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Brad's Blog

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June 1
    One of the more pleasant duties of a children's librarian is to introduce to the kindergarden and 1st grade students the glories of our children's offerings.  So with a bit of Old MacDonald had a Zoo, Bill Grogan's Goat, and a story or two, I entertained two classes today, and two are scheduled for tomorrow.
    The weather was very nice today.  With no rain for several weeks now, we're watering the orchard and garden quite seriously.

June 2
    Emil is in his final week here, reveling in the unseasonably warm weather, tanning better than a Dane should have an ability to tan.  Although the lake is too cold for me to contemplate swimming in, he's been jumping off the bridge with other teens for a week or more.   When he first came, he said he preferred to just take some carrots for lunch, and we've been supplying him from our garden all winter.  The last carrots dug this spring will run out about the same time he's scheduled to fly out--next week.
    The bassist Jonathan Hawkins came over today for another recording session.  We're trying to get enough songs for 2 CD's, one of old time, and one of blues.   I bought a portable sound system on Sunday, so we can expand the places where we might  play.  Now to find the time to edit the tracks and schedule the performances...

June 3
I planted the last corn and a couple hills of pumpkins today.  It's late for the pumpkins, hopefully the corn will make  a good second planting due early September.
In the pottery I made goblets, and then one of the more nonutilitarian forms that I make--disc vases, which resemble throat lozenges with appendages, made from two pieplate shapes cemented together with clay slip.  There's a fairly high failure rate with them, and slow selling rate, but I'm down to one so it was time...

June 4
 I've been going through a tough process at the library, culminating in my resigning today.  I don't want to air the issues involved, so I was thinking of what one usually reads when someone steps down in the news.  So, due to creative differences,  I'm stepping down to spend more time with my family and do some gardening.  Unfortunately, because of the soon to start summer reading program which I've overseen, my last day won't be until nearly the end of July, so a lot of this summer will pass mostly unnoticed, as the whole last year largely did.   I'm sure long time blog readers will have, as I have, noted a decrease in quality of reflection and observation in the last year.  I look forward to reconnecting with nature and my own life.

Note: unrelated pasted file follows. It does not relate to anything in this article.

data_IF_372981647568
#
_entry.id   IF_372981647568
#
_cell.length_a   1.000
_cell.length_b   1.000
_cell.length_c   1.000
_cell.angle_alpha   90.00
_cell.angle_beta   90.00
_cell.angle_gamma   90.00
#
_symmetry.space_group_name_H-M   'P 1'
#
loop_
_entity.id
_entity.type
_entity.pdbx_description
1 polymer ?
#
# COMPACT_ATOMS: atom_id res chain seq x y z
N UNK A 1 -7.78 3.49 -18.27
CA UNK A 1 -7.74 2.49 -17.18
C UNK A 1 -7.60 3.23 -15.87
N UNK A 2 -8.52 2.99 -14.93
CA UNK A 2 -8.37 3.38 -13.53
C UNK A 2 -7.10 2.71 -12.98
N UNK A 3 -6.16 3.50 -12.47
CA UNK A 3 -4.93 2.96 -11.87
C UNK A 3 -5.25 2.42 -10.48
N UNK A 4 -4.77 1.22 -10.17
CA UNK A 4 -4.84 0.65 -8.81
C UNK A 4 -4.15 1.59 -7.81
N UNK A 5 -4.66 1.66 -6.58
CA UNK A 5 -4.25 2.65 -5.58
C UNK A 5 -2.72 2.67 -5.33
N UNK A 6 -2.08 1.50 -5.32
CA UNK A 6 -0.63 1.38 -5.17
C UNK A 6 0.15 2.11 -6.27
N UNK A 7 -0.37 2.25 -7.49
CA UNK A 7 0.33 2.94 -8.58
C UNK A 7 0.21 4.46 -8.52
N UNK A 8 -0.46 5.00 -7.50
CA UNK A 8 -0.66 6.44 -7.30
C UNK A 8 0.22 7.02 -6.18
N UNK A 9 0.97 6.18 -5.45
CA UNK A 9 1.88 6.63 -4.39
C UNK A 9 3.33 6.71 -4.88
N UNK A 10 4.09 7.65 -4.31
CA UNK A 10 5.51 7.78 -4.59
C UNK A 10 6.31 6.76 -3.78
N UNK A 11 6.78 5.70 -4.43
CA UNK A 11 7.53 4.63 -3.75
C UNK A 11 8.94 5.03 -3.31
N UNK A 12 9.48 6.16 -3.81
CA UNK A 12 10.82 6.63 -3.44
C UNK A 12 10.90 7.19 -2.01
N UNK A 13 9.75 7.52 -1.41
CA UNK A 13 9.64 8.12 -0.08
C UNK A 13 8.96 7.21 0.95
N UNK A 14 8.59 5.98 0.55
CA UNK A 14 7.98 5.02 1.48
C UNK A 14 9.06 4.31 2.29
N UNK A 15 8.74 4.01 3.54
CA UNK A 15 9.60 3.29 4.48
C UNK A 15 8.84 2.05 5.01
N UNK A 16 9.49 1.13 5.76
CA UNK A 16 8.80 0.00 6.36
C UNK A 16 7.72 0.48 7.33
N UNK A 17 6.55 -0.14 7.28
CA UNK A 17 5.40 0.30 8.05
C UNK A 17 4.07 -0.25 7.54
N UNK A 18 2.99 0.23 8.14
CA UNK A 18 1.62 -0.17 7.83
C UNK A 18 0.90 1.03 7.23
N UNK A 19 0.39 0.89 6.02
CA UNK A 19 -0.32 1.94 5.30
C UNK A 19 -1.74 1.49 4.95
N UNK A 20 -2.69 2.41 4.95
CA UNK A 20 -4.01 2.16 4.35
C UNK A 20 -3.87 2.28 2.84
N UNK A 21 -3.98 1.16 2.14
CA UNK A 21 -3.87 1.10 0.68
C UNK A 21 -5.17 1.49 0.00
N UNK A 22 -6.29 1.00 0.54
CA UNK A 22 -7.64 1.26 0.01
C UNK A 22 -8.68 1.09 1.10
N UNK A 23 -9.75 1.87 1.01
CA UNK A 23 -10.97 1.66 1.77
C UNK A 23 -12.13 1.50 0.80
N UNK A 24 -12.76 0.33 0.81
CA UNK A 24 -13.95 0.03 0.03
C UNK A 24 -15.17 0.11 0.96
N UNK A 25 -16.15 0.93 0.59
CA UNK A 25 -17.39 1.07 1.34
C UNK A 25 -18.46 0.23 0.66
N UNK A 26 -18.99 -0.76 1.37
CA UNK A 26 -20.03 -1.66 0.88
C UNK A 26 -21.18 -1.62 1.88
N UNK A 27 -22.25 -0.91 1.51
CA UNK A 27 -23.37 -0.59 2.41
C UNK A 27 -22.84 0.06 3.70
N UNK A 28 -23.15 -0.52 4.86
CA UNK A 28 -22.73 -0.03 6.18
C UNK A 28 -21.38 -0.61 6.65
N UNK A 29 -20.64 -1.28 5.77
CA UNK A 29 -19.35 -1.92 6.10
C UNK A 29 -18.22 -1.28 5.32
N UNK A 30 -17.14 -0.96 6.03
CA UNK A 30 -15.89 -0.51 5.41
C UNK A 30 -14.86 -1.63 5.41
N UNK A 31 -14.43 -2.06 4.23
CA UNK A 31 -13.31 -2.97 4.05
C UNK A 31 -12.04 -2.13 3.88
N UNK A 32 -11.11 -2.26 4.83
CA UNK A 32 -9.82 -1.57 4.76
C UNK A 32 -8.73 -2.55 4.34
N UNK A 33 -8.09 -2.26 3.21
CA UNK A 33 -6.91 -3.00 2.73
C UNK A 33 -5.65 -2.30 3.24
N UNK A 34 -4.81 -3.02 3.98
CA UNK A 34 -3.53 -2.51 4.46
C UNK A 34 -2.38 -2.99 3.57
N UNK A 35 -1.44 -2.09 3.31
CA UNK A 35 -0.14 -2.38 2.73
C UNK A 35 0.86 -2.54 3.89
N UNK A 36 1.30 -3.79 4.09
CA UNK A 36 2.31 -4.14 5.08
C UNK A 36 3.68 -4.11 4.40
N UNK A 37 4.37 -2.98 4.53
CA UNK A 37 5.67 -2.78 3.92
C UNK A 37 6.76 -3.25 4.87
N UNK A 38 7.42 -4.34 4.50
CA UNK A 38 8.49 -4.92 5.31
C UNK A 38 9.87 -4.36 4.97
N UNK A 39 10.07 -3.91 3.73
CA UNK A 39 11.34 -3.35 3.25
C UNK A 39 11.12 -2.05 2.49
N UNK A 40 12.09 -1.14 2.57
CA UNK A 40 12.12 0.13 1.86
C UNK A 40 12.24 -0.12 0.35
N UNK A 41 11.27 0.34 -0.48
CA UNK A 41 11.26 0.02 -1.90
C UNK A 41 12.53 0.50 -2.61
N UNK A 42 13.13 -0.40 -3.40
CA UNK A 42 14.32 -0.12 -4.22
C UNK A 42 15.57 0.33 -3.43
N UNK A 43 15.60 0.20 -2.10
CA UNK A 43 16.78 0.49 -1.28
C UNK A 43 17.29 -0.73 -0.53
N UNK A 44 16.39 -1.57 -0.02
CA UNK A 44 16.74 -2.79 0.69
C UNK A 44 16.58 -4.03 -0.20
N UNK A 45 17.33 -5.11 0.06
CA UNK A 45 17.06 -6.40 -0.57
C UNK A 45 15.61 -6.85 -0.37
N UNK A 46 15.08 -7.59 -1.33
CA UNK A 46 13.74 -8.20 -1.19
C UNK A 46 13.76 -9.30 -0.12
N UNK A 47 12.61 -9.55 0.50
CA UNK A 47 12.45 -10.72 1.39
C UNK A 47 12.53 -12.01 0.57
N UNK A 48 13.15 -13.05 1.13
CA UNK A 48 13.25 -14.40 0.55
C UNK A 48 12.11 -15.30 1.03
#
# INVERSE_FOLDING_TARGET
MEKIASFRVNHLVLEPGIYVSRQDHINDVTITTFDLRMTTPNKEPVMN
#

June 5

So here is Emil getting his certificate of completion at the graduation ceremony tonight in Spirit Lake.  The guy to the left is the principal waiting for the next hand to shake (and photo op).  The lady to the right was on the school board.  Emil partied most of last night, and another school sanctioned all night party starts in a couple hours.  I think this will help him adjust to Danish time after the flight he will take on Monday (assuming we learn the flight details, since the ticket we were supposed to receive in the mail hasn't arrived).  Life is pretty intense right now.

June 7  This weekend has been very full.  My wife's family gathered in the area for a memorial service for her brother who died several months ago.  Several relatives will still be here or in Spokane for a couple days.  Meanwhile Emil leaves Monday morning, so he mostly seems sad and is parting with his friends here.  There was some last minute concern about his plane tickets, which were thought to be paper tickets that hadn't arrived, but have been resolved to be etickets,  for which you only need your identity.  E tickets make so much sense (except for the accompanying erosion of privacy of travel, a civil liberty rapidly disappearing).  (I guess if I were overly concerned with privacy I wouldn't blog...)
    I'm still adjusting myself to the end of my library career (and I have no illusions it is anything else).  When I went to the national and state children's librarian conventions, I was nearly the only man there--which did give me pause at the time.  Although I had many gifts that worked with the job, such as knowledge of children's literature, story telling ability, music, and craft skills, I really didn't have any training to deal with the various young ages that were in the programs.  It often felt like I was a running a preschool, cub scout program, and a few other programs with no experience and few ideas.  That, coupled with trying to maintain the pottery full time,  created a lot of stress.  I was well liked by the children in the program and their parents, but some of  my style didn't work with my boss.  Being self employed for so long makes it hard to be a "team player."   But in the last year, I've imagined the many things I could be doing without two jobs, so I look forward to doing some of them in about a month, when my job ends.

June 8